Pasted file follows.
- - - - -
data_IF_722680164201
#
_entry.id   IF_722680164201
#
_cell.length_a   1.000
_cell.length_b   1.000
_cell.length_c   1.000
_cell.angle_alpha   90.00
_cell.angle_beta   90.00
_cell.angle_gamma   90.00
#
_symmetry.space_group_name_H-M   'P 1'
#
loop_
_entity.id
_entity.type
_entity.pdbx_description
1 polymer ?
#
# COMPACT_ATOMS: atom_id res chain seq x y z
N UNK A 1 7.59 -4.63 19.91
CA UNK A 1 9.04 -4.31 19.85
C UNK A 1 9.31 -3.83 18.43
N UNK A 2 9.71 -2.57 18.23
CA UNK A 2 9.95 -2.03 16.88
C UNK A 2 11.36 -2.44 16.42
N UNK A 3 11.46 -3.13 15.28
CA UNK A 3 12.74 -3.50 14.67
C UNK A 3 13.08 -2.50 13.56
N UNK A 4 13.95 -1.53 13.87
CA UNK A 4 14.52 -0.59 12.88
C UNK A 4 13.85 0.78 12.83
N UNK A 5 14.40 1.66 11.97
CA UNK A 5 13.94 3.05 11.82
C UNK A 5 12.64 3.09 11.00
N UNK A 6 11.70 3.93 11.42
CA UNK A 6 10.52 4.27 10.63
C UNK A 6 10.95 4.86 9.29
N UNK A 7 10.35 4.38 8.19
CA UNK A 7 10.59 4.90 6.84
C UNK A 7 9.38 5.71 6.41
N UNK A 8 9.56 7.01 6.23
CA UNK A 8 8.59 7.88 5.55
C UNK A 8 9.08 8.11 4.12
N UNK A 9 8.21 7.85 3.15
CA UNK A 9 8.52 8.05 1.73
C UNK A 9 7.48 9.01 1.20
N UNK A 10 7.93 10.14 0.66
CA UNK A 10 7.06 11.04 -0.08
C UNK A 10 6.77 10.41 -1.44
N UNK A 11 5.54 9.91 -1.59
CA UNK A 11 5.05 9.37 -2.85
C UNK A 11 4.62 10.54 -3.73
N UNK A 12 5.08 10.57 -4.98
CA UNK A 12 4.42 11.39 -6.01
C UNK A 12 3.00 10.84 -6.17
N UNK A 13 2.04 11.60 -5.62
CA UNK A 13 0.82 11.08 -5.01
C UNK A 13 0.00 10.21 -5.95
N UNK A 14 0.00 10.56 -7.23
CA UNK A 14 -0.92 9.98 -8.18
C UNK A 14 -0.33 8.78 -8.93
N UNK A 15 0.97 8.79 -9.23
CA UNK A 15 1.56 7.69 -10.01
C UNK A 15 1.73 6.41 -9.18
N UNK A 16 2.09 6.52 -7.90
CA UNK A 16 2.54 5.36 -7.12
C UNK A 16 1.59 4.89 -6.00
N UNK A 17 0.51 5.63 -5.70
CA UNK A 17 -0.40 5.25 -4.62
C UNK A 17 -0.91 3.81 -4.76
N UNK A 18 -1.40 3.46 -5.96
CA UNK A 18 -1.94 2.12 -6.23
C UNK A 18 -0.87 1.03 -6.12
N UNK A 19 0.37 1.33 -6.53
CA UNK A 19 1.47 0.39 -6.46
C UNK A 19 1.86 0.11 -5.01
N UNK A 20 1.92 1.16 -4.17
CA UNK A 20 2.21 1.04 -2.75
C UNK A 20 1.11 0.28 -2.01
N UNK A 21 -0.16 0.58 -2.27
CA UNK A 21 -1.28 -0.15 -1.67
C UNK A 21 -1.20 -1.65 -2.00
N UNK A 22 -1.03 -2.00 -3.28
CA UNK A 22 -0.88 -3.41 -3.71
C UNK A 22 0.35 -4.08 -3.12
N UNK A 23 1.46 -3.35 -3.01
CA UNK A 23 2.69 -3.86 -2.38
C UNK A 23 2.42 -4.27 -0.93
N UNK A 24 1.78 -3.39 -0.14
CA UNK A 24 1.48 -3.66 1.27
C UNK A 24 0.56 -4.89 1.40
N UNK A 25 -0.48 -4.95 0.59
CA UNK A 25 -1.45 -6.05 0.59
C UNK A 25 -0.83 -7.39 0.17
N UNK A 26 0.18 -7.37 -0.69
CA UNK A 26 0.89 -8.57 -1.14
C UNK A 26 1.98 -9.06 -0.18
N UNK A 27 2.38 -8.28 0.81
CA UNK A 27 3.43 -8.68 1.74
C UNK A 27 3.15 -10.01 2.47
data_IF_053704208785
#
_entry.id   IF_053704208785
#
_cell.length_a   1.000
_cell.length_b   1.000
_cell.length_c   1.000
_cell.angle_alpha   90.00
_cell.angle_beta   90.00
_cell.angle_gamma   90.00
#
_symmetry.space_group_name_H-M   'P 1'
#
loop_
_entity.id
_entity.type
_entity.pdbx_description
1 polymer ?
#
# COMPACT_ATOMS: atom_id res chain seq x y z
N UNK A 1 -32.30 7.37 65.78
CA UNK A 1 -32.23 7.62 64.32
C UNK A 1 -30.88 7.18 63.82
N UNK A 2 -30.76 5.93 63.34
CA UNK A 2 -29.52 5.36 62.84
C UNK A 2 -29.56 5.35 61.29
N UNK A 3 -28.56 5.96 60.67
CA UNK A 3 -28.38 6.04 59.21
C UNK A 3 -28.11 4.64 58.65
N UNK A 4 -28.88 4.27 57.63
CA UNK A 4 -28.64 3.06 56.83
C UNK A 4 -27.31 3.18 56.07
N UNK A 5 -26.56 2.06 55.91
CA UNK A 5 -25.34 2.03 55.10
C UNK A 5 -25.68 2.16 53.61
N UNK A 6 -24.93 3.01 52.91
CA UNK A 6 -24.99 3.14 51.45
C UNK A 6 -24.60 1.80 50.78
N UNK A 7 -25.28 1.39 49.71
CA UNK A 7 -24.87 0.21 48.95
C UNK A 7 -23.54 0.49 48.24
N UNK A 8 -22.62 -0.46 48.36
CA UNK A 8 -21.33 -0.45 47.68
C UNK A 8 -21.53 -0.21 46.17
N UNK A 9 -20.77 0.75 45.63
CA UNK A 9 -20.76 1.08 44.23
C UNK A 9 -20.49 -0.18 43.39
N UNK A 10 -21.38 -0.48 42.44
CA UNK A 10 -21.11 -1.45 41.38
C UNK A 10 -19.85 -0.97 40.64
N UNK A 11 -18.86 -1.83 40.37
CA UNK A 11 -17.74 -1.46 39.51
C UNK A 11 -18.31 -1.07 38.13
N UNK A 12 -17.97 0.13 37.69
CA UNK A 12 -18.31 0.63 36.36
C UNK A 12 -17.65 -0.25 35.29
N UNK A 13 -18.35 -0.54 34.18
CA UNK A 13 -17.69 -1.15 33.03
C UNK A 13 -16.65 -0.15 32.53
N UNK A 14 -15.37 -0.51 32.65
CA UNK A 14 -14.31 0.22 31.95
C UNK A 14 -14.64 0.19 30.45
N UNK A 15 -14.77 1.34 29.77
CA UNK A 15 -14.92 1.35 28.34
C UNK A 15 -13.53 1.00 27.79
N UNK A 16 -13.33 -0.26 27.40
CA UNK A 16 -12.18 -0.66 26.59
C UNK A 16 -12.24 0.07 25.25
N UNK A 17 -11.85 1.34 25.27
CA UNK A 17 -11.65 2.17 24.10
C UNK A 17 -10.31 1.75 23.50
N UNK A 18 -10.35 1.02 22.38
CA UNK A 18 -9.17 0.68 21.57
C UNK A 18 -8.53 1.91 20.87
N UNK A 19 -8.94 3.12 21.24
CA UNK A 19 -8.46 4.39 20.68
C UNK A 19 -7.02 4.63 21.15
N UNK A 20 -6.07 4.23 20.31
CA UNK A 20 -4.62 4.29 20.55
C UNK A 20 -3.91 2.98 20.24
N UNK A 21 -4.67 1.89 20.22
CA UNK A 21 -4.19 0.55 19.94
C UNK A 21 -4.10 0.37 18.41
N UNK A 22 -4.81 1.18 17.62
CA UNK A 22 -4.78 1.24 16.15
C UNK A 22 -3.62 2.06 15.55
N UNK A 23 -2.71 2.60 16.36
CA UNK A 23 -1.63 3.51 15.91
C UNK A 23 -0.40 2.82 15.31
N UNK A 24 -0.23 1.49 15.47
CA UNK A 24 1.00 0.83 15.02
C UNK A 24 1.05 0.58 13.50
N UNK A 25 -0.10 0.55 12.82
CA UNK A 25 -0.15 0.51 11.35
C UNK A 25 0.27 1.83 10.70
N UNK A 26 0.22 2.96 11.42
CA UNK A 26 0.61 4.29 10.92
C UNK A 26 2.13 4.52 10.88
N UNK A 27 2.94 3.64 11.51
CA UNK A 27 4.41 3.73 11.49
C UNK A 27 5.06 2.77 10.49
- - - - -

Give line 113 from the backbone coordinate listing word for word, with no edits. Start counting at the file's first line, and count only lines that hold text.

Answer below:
_symmetry.space_group_name_H-M   'P 1'